Spotlight: Anacostia River Watershed Smart Integrated Stormwater Management

Spotlight: Anacostia River Watershed Smart Integrated Stormwater Management

Smart BMP Retrofit

In light of innovation, this spotlight is for the 3rd place winner for the 2017 Best BMP Retrofit BUBBA, Anacostia River Watershed Smart Integrated Stormwater Management. As a part of the larger 64,000 square mile Potomac River Watershed, this 15 acre-feet wet pond collects and retains stormwater from 440 acres at Sligo Creek, a tributary to the Anacostia River. Before the retrofit, the US Environmental Protection Agency’s (EPA) “pollution diet” called for a 25 percent reduction in nitrogen, 24 percent reduction in phosphorus, and 20 percent reduction in sediment. Additionally, the wet pond did not meet the State of Maryland’s requirement to treat one inch of rainfall runoff from impervious surfaces in the drainage area.

MWCOG was awarded a grant to collaborate on a multi-jurisdictional project funded by the National Fish and Wildlife Foundation (NFWF) to demonstrate the use of smart, integrated stormwater management systems. The project team selected University Boulevard Wet Pond in Montgomery County as the top wet pond enhancement candidate to install Continuous Monitoring and Adaptive Control (CMAC). The objectives of this retrofit were to accelerate the adoption of municipal green infrastructure, measure the increased sediment and removal benefits, demonstrate cost-saving benefits, and use a dynamic feedback system. The process of addressing the objectives included installing a control panel, solar supply package, actuated valves, and level sensors.

Actuated Valves

After being installed and monitored for over 12 months, the grant projected has helped support several regional water quality initiatives. Some initiatives include the Chesapeake Bay Total Maximum Daily Load (TMDL) and the Chesapeake Bay Stewardship Fund (CBSF) Conservation Objectives. Furthermore, the project has paved the way to accelerating the pace of achieving the County’s water quality goals.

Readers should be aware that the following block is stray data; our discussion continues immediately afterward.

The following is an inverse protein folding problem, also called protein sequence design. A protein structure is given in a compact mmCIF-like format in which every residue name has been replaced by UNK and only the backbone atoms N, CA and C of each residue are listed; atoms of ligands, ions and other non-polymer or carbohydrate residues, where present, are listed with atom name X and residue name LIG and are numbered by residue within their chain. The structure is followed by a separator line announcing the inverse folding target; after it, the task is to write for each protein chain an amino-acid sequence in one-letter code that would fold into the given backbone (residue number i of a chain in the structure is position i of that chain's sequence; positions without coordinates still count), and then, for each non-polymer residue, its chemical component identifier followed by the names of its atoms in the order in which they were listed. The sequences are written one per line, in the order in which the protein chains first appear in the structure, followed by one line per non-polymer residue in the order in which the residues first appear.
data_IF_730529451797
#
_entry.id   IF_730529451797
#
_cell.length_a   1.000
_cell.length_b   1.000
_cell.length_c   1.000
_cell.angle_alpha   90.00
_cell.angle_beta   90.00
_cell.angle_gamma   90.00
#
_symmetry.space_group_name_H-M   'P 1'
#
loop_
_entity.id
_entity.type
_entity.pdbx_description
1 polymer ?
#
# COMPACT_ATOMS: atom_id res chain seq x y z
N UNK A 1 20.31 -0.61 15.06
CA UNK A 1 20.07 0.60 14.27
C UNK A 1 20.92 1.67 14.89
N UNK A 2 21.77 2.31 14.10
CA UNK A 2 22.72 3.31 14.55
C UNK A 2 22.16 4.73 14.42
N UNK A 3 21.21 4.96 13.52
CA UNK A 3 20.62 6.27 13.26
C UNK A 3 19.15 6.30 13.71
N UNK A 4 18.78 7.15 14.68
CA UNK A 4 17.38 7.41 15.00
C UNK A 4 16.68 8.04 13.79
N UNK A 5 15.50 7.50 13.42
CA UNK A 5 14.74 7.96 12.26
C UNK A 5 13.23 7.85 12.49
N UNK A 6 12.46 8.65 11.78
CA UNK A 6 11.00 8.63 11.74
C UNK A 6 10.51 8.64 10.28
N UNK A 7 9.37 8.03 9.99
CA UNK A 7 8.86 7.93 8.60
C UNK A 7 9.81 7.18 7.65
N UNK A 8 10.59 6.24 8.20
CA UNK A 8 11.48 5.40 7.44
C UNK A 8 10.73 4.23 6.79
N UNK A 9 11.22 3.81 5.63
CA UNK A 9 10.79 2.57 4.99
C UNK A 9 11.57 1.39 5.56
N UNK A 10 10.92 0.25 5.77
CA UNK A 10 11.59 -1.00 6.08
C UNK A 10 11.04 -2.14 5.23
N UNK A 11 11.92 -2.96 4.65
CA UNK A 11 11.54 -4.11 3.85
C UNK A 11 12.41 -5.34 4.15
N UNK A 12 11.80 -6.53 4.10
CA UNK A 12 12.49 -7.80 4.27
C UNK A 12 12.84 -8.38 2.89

Through monitoring, the project demonstrated water quality improvements through the use of adaptive controls. Data from May 2016 showed that the CMAC retrofit prepared the site for a total of 16.4 million gallons of runoff and reduced the total wet weather runoff volume downstream of the pond by 67%. Further, the 47-hour average retention time of all water discharged from the pond during the month doubled the retention period of the pond pre-retrofit while 81% of all flow volume discharged met a 24-hour retention time, a design criterion for new construction set forth by the MDE. CMAC represents a new and unique approach to managing stormwater and has emerged as an alternative to passive stormwater management facilities.

In summary, the innovative design allowed for less costly wet pond enhancement retrofits by eliminating the need for excavation to increase the water quality volume. The forecast-based active control of the outlet valve also allowed for combining the water quality volume and channel protection volumes specified in traditional wet pond design, resulting in a smaller total pond volume. These controls effectively redesigned the project site to optimize performance for a wide range of actual rainfall events instead of compromising performance to target static criteria.

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